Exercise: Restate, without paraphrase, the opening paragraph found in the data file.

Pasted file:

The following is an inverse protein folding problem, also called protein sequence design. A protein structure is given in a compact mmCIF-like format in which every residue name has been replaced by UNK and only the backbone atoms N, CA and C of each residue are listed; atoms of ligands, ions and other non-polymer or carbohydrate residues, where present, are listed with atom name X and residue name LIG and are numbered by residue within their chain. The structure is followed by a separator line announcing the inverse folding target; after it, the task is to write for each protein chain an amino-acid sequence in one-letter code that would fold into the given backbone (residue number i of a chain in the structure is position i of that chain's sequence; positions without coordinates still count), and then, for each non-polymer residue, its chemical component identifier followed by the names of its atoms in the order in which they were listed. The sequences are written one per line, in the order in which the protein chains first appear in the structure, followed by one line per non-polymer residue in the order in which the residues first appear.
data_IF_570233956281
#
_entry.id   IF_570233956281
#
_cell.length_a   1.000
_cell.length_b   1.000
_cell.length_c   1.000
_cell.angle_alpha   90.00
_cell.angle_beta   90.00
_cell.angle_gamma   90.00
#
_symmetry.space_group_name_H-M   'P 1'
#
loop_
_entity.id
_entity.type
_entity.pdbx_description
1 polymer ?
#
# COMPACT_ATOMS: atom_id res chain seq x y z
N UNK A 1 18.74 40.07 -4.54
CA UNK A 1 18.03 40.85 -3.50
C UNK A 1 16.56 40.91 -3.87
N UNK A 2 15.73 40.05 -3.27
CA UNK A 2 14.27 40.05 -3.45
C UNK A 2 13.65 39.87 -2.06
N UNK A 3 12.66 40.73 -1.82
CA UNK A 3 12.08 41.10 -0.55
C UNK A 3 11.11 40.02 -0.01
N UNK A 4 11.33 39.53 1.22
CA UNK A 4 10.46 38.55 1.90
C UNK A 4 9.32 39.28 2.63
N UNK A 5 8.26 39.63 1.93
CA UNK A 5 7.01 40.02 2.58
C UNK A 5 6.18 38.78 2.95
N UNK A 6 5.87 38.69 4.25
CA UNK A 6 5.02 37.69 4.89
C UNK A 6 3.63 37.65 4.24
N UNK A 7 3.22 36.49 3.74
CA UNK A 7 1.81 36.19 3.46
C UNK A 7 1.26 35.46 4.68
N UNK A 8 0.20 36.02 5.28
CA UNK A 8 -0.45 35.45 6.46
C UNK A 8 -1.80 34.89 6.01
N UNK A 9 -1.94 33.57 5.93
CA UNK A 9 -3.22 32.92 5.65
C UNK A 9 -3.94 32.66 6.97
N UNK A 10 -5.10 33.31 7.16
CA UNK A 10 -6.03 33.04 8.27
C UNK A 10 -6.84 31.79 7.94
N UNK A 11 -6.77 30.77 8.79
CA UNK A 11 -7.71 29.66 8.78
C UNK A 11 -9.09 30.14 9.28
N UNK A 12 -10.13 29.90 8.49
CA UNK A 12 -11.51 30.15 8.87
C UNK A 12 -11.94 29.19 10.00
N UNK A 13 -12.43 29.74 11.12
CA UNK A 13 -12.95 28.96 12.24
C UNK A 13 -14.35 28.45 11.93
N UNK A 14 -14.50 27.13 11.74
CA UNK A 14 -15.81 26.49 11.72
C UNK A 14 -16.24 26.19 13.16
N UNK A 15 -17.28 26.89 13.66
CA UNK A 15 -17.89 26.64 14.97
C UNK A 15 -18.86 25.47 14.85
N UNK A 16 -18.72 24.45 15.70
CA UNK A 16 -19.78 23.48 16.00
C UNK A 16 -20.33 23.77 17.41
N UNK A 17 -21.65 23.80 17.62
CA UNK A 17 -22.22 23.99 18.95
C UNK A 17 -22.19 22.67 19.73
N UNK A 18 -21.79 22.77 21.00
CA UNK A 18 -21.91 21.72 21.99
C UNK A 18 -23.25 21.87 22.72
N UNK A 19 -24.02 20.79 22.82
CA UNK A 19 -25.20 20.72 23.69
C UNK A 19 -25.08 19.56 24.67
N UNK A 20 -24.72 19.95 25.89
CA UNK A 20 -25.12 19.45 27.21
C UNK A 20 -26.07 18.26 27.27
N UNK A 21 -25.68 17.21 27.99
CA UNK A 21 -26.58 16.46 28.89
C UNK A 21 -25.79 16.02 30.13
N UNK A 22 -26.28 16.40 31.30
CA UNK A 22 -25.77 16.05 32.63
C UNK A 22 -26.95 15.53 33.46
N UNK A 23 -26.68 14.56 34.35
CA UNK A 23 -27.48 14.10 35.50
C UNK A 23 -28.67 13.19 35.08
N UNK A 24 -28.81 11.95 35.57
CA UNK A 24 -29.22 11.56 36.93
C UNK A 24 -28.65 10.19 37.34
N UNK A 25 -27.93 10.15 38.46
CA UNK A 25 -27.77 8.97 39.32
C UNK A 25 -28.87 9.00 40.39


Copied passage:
The following is an inverse protein folding problem, also called protein sequence design. A protein structure is given in a compact mmCIF-like format in which every residue name has been replaced by UNK and only the backbone atoms N, CA and C of each residue are listed; atoms of ligands, ions and other non-polymer or carbohydrate residues, where present, are listed with atom name X and residue name LIG and are numbered by residue within their chain. The structure is followed by a separator line announcing the inverse folding target; after it, the task is to write for each protein chain an amino-acid sequence in one-letter code that would fold into the given backbone (residue number i of a chain in the structure is position i of that chain's sequence; positions without coordinates still count), and then, for each non-polymer residue, its chemical component identifier followed by the names of its atoms in the order in which they were listed. The sequences are written one per line, in the order in which the protein chains first appear in the structure, followed by one line per non-polymer residue in the order in which the residues first appear.